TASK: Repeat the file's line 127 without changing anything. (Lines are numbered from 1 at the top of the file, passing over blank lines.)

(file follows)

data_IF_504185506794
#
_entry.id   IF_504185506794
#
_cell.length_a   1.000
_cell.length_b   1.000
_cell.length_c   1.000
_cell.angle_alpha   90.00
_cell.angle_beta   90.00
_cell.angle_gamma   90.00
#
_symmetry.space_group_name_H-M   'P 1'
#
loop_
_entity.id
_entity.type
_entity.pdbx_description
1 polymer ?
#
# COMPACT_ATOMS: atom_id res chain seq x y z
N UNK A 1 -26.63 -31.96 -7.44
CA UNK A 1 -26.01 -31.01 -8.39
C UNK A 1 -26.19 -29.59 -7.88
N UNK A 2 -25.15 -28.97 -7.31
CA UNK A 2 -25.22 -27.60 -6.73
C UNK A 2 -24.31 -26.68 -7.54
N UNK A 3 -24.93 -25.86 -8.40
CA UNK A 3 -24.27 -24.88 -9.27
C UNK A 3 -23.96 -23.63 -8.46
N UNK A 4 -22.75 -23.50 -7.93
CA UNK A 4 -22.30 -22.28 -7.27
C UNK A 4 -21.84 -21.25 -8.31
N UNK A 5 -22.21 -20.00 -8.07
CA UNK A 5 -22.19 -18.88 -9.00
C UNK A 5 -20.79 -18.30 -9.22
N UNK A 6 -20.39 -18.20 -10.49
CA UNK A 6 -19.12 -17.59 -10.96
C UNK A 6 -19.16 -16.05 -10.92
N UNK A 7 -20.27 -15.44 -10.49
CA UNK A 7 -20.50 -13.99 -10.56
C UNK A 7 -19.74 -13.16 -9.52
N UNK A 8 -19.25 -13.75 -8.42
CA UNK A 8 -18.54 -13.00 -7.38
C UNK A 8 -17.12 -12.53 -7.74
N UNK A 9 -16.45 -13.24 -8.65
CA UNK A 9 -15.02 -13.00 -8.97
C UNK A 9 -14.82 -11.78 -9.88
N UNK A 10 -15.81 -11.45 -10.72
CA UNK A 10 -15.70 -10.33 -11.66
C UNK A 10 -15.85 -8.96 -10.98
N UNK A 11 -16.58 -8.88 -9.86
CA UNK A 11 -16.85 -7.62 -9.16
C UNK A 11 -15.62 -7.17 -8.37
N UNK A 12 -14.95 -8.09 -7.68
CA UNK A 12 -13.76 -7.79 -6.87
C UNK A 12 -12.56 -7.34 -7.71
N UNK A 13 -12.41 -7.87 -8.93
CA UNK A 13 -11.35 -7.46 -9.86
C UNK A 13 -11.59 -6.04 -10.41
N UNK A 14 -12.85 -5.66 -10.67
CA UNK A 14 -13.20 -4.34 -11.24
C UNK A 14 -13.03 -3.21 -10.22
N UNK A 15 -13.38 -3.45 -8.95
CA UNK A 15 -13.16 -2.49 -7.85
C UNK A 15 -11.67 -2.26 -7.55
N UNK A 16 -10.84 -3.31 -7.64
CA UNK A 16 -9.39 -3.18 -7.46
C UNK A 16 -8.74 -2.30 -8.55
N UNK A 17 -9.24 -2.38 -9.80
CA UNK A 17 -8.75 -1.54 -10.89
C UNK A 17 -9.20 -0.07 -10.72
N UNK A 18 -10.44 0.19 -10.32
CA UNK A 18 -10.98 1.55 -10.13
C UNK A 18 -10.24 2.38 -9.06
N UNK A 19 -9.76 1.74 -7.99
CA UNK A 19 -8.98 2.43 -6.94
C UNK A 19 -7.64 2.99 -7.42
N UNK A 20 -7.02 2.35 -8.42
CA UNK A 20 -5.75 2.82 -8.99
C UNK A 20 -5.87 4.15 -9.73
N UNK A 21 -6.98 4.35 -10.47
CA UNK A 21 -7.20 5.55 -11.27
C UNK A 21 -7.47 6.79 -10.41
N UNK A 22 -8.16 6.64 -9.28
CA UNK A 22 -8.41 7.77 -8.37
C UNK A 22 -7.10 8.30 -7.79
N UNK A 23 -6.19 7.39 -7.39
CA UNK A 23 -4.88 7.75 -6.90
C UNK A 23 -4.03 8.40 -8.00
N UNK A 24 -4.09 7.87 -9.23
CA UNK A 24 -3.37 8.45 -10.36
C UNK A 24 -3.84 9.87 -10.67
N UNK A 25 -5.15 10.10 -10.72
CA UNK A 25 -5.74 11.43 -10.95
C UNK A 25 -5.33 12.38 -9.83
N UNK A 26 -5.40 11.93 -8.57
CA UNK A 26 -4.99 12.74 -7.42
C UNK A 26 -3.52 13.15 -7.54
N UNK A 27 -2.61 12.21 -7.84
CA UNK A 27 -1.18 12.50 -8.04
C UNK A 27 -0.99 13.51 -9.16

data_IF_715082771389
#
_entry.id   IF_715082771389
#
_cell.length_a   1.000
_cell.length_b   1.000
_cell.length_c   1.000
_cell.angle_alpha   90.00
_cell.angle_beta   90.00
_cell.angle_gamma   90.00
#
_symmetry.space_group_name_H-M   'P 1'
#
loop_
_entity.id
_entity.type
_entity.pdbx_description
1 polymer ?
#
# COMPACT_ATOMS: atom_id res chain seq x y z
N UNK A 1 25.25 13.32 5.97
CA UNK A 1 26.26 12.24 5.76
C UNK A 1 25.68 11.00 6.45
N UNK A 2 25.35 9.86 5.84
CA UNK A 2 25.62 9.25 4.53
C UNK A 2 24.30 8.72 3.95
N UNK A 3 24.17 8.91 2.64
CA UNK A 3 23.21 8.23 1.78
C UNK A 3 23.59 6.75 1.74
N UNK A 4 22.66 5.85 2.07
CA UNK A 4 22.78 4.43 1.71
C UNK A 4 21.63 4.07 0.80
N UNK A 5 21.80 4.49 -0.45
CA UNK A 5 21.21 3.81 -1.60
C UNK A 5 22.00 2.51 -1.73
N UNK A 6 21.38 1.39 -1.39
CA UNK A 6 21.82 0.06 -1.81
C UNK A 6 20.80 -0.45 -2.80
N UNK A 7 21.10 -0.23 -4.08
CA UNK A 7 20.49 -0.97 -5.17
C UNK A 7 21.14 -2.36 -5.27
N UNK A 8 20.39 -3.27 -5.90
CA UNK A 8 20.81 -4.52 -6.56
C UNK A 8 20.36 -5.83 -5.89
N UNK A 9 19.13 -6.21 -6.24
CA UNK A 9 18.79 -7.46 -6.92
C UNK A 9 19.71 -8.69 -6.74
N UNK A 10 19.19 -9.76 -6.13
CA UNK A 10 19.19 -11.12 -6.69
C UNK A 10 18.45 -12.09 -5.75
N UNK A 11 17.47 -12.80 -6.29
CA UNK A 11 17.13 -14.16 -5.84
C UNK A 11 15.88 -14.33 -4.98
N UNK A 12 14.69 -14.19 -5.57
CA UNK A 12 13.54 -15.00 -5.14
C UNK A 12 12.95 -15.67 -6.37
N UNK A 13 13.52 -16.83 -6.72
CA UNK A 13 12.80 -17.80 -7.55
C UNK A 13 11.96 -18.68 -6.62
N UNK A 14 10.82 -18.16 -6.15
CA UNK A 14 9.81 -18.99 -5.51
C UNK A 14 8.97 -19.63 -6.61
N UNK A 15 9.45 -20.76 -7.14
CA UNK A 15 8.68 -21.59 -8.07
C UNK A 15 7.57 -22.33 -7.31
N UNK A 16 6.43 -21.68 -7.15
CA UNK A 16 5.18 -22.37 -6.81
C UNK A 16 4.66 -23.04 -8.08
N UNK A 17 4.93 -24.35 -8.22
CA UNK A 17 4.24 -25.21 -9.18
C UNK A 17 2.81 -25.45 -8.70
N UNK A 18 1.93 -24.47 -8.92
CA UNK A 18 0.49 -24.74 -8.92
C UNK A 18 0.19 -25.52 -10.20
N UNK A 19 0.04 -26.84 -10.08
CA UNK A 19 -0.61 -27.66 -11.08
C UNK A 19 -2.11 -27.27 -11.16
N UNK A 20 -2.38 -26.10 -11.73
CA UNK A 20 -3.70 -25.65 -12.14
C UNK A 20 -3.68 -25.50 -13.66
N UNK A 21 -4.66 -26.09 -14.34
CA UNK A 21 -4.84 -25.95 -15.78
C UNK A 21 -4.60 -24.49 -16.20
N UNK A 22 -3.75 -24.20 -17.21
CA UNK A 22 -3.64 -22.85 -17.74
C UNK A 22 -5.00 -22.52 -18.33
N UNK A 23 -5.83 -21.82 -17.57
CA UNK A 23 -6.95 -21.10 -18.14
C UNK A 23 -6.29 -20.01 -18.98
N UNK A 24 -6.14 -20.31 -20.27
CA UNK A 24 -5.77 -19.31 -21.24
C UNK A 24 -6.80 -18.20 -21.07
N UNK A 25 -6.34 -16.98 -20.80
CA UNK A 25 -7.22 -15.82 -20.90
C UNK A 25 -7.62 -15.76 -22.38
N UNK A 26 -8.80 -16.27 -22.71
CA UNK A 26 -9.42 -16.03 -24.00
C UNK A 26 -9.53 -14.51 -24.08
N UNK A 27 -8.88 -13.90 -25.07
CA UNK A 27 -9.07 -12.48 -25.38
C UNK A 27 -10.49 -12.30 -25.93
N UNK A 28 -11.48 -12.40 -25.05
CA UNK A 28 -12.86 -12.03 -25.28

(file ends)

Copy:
C UNK A 2 24.30 8.72 3.95